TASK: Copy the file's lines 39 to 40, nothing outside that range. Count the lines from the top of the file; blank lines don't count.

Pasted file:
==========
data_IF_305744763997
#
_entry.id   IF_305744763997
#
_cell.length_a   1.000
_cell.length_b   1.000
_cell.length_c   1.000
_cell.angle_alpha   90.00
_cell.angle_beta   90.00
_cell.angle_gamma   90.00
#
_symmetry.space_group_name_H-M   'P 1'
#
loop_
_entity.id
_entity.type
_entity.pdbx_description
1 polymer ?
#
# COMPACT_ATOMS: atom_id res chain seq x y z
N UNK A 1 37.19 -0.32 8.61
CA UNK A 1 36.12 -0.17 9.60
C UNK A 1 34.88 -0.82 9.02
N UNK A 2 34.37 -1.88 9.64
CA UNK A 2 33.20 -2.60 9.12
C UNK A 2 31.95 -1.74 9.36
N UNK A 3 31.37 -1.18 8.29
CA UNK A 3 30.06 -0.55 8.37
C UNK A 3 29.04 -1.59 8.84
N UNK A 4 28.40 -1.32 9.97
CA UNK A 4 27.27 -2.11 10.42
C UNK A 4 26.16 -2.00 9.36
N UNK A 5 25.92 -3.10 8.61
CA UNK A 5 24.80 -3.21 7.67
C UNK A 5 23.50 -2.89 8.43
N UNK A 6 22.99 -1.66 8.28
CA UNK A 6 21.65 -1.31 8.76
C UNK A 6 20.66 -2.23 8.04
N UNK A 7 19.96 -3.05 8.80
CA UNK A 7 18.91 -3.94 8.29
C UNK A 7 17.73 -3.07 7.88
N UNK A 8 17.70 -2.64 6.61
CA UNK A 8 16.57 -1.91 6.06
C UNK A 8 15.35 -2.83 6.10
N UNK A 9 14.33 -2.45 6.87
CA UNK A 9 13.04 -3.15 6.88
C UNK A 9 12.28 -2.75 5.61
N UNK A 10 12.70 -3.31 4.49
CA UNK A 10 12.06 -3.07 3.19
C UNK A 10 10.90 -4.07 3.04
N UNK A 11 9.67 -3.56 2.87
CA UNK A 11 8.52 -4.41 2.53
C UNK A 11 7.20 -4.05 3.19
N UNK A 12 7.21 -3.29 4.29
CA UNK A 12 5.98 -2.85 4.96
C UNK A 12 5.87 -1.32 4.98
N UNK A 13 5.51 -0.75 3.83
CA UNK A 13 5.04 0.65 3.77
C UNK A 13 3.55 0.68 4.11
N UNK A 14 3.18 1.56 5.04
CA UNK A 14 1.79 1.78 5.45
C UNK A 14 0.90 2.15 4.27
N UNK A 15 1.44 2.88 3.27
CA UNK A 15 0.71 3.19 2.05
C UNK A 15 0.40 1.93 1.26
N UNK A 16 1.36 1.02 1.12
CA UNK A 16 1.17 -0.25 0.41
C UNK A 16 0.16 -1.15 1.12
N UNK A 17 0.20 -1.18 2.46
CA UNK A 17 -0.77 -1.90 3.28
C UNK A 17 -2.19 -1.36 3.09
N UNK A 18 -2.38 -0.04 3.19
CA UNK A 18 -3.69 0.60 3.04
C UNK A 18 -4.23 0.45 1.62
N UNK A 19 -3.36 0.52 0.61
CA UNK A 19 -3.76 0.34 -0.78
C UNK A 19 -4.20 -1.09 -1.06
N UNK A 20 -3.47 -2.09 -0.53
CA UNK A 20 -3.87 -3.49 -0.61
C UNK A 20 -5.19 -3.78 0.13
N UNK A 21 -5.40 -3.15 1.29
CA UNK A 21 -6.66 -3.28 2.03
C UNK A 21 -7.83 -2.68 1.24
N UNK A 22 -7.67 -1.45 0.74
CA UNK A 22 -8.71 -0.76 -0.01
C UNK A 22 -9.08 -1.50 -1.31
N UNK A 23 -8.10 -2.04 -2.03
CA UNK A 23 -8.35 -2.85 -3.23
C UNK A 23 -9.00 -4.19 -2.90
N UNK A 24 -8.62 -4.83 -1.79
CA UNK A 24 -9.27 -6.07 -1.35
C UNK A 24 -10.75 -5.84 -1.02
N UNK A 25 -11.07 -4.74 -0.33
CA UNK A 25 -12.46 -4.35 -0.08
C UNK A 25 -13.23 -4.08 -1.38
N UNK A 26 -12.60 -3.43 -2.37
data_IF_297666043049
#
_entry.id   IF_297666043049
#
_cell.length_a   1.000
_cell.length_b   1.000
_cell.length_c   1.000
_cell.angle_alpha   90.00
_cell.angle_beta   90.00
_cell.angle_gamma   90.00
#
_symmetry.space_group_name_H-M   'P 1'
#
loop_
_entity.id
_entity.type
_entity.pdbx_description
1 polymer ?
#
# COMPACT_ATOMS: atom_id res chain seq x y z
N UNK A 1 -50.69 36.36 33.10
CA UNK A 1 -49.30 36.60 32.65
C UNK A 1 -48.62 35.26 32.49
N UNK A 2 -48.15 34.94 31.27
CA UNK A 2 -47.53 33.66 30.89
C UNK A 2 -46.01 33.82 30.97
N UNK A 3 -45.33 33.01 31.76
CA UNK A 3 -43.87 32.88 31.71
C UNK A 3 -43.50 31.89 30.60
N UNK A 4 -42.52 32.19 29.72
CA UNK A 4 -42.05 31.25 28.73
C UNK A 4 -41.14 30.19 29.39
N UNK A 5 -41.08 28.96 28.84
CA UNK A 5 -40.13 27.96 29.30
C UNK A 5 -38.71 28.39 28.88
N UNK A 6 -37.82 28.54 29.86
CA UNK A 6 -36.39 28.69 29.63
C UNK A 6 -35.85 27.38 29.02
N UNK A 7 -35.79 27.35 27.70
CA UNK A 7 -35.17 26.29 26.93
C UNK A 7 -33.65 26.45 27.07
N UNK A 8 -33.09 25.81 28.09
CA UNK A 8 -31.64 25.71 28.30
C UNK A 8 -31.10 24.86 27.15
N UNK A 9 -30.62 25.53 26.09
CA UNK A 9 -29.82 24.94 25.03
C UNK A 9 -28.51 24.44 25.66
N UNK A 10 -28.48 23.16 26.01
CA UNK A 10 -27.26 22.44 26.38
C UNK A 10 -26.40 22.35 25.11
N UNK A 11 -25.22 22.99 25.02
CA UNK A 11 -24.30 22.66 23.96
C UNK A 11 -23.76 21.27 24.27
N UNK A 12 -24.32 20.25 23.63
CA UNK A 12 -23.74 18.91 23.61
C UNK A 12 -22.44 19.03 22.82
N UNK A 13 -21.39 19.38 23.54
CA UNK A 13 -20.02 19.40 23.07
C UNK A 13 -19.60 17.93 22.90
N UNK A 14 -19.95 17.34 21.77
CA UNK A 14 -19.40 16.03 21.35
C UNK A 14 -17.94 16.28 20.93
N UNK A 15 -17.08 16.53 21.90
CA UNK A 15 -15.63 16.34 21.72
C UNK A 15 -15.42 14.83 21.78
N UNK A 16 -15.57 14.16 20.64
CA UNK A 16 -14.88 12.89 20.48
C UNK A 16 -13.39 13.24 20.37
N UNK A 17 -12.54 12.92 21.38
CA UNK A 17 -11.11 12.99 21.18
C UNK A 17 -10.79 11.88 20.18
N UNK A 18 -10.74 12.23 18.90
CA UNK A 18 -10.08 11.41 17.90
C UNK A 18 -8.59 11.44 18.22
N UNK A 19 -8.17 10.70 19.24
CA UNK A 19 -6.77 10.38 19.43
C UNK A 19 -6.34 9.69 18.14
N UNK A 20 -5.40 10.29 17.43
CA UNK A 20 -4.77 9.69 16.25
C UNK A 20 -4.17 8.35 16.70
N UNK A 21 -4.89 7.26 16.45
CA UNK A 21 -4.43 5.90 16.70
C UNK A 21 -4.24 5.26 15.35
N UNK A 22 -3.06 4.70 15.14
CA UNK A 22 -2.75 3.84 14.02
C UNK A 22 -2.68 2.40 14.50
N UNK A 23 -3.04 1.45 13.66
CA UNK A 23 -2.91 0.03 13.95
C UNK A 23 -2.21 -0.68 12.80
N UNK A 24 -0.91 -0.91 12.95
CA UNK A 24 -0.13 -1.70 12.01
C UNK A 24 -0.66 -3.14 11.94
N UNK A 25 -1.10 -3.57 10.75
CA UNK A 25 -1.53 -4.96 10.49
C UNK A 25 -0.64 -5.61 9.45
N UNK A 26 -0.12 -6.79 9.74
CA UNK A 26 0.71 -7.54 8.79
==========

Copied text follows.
N UNK A 7 19.96 -3.05 8.80
CA UNK A 7 18.91 -3.94 8.29